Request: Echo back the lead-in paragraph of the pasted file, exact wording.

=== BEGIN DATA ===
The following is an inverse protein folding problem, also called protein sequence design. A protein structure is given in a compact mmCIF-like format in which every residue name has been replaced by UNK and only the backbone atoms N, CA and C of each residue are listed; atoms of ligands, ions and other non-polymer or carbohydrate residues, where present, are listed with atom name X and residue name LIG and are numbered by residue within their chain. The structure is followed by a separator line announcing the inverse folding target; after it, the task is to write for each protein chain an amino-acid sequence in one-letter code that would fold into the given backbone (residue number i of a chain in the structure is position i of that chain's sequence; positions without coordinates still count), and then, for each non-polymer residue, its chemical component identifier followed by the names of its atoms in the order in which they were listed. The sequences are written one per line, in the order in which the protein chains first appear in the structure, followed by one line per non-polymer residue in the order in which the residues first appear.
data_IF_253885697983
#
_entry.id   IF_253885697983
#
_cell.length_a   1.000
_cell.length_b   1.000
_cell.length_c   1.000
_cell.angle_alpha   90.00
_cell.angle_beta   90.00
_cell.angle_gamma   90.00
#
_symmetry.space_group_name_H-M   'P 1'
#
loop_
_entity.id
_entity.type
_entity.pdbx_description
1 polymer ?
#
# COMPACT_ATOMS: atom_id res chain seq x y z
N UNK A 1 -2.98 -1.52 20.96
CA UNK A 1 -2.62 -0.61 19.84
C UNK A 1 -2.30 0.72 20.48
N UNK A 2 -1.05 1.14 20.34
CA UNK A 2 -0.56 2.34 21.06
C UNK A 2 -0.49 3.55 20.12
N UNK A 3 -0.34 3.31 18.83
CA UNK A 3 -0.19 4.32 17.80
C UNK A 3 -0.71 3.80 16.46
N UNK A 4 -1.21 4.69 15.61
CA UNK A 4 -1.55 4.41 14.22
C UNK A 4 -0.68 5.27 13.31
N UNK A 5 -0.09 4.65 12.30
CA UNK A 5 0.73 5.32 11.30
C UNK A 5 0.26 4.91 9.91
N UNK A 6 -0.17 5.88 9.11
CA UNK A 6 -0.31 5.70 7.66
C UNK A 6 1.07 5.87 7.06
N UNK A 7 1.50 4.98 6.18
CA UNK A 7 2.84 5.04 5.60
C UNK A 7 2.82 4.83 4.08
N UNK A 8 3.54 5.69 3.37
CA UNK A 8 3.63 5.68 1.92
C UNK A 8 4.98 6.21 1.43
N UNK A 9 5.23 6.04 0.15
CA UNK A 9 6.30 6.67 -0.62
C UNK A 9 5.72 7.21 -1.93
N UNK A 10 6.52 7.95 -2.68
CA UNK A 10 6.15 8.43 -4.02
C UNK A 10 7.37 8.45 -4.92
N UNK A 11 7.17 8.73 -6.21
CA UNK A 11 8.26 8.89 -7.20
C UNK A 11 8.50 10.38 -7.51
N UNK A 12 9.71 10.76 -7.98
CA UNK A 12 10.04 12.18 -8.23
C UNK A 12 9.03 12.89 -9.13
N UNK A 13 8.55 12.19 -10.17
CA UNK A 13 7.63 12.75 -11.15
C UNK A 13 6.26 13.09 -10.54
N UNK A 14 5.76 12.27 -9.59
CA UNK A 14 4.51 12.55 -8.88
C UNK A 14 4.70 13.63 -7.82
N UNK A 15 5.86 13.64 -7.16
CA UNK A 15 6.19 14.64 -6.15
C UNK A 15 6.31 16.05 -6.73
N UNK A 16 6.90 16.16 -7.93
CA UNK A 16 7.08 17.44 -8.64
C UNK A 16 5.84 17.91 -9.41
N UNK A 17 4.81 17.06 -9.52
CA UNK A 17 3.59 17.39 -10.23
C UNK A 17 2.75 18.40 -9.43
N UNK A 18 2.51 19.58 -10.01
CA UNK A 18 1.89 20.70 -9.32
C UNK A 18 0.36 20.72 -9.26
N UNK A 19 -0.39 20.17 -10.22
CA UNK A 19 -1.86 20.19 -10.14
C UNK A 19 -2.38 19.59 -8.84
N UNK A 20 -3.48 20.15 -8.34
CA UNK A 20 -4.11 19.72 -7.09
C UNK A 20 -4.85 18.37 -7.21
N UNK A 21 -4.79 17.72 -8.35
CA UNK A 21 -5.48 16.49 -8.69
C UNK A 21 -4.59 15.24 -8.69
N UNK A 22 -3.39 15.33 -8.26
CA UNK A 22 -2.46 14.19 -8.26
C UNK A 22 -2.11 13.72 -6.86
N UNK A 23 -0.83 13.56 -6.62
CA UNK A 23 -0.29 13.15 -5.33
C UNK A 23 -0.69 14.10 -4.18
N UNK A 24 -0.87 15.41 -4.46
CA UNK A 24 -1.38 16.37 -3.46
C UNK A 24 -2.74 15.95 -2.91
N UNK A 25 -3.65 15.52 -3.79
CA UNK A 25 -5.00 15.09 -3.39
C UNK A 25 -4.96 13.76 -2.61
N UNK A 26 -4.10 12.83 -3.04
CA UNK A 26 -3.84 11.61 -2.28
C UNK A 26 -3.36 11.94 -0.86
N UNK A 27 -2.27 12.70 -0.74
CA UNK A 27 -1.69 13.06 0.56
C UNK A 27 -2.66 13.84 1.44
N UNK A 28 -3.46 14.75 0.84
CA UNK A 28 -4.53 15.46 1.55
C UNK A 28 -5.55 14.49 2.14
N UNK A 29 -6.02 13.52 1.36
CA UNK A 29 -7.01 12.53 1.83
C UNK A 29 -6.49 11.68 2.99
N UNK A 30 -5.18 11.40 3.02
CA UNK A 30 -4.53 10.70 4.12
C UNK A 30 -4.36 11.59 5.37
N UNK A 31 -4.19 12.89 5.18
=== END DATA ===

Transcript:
The following is an inverse protein folding problem, also called protein sequence design. A protein structure is given in a compact mmCIF-like format in which every residue name has been replaced by UNK and only the backbone atoms N, CA and C of each residue are listed; atoms of ligands, ions and other non-polymer or carbohydrate residues, where present, are listed with atom name X and residue name LIG and are numbered by residue within their chain. The structure is followed by a separator line announcing the inverse folding target; after it, the task is to write for each protein chain an amino-acid sequence in one-letter code that would fold into the given backbone (residue number i of a chain in the structure is position i of that chain's sequence; positions without coordinates still count), and then, for each non-polymer residue, its chemical component identifier followed by the names of its atoms in the order in which they were listed. The sequences are written one per line, in the order in which the protein chains first appear in the structure, followed by one line per non-polymer residue in the order in which the residues first appear.